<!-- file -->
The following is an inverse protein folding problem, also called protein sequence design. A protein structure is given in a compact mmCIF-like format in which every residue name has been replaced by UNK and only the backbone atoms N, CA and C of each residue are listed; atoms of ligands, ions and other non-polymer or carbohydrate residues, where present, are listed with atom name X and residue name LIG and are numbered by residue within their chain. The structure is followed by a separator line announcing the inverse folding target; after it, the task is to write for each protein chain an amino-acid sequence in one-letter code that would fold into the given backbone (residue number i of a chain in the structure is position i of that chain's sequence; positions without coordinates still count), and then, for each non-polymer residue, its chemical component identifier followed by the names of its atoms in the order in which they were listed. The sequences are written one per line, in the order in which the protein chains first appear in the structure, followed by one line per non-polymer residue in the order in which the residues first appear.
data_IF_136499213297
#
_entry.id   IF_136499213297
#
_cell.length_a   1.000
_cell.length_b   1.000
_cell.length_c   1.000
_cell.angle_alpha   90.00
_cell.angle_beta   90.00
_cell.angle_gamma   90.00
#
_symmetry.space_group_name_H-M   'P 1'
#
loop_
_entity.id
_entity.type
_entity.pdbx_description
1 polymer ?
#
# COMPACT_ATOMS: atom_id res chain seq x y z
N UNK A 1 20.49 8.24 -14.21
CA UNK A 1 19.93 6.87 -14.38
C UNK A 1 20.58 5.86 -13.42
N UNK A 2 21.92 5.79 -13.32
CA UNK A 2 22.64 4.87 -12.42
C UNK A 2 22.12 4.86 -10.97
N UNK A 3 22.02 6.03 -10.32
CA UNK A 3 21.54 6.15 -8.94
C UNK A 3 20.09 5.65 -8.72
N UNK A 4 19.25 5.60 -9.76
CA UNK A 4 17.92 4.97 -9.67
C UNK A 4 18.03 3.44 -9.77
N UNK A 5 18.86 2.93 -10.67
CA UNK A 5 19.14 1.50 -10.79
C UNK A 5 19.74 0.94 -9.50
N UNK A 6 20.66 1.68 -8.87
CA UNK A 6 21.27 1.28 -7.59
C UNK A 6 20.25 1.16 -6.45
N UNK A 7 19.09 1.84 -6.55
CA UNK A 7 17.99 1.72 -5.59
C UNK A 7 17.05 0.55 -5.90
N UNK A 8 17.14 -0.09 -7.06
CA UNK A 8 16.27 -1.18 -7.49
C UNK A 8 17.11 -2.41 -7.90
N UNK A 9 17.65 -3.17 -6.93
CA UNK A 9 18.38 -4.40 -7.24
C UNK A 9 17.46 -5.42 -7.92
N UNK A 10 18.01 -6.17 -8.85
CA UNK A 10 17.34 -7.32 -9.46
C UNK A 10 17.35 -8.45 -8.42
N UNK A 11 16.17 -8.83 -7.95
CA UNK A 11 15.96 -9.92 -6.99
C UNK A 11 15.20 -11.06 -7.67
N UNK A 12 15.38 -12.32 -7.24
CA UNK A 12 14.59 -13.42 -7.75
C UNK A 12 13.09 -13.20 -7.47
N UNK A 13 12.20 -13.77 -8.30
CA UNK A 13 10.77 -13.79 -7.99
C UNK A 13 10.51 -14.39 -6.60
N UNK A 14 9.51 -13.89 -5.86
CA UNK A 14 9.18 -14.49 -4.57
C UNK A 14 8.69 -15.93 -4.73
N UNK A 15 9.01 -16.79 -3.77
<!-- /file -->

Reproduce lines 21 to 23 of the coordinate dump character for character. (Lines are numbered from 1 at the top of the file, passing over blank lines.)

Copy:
# COMPACT_ATOMS: atom_id res chain seq x y z
N UNK A 1 20.49 8.24 -14.21
CA UNK A 1 19.93 6.87 -14.38